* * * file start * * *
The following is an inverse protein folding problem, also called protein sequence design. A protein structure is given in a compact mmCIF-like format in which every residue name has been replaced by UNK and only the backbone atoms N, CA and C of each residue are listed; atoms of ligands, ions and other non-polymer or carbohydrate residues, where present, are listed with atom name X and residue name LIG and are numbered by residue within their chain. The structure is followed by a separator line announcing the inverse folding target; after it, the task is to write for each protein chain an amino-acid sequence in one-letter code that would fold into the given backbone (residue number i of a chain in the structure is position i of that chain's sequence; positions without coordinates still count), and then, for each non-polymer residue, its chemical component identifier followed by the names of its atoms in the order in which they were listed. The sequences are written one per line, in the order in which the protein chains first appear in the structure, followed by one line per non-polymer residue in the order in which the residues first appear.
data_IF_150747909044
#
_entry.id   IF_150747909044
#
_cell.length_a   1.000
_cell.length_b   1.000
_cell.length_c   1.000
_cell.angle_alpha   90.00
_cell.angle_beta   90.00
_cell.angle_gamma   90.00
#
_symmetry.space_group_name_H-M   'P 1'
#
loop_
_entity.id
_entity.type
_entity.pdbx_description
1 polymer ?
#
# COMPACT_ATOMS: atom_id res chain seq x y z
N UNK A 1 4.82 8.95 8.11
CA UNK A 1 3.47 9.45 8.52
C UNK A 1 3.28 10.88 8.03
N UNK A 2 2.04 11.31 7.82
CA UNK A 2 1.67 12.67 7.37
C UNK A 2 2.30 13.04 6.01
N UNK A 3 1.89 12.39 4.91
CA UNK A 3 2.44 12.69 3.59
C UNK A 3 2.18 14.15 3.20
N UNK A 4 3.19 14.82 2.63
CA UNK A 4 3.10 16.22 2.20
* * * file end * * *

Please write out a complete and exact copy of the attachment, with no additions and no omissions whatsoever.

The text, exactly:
The following is an inverse protein folding problem, also called protein sequence design. A protein structure is given in a compact mmCIF-like format in which every residue name has been replaced by UNK and only the backbone atoms N, CA and C of each residue are listed; atoms of ligands, ions and other non-polymer or carbohydrate residues, where present, are listed with atom name X and residue name LIG and are numbered by residue within their chain. The structure is followed by a separator line announcing the inverse folding target; after it, the task is to write for each protein chain an amino-acid sequence in one-letter code that would fold into the given backbone (residue number i of a chain in the structure is position i of that chain's sequence; positions without coordinates still count), and then, for each non-polymer residue, its chemical component identifier followed by the names of its atoms in the order in which they were listed. The sequences are written one per line, in the order in which the protein chains first appear in the structure, followed by one line per non-polymer residue in the order in which the residues first appear.
data_IF_150747909044
#
_entry.id   IF_150747909044
#
_cell.length_a   1.000
_cell.length_b   1.000
_cell.length_c   1.000
_cell.angle_alpha   90.00
_cell.angle_beta   90.00
_cell.angle_gamma   90.00
#
_symmetry.space_group_name_H-M   'P 1'
#
loop_
_entity.id
_entity.type
_entity.pdbx_description
1 polymer ?
#
# COMPACT_ATOMS: atom_id res chain seq x y z
N UNK A 1 4.82 8.95 8.11
CA UNK A 1 3.47 9.45 8.52
C UNK A 1 3.28 10.88 8.03
N UNK A 2 2.04 11.31 7.82
CA UNK A 2 1.67 12.67 7.37
C UNK A 2 2.30 13.04 6.01
N UNK A 3 1.89 12.39 4.91
CA UNK A 3 2.44 12.69 3.59
C UNK A 3 2.18 14.15 3.20
N UNK A 4 3.19 14.82 2.63
CA UNK A 4 3.10 16.22 2.20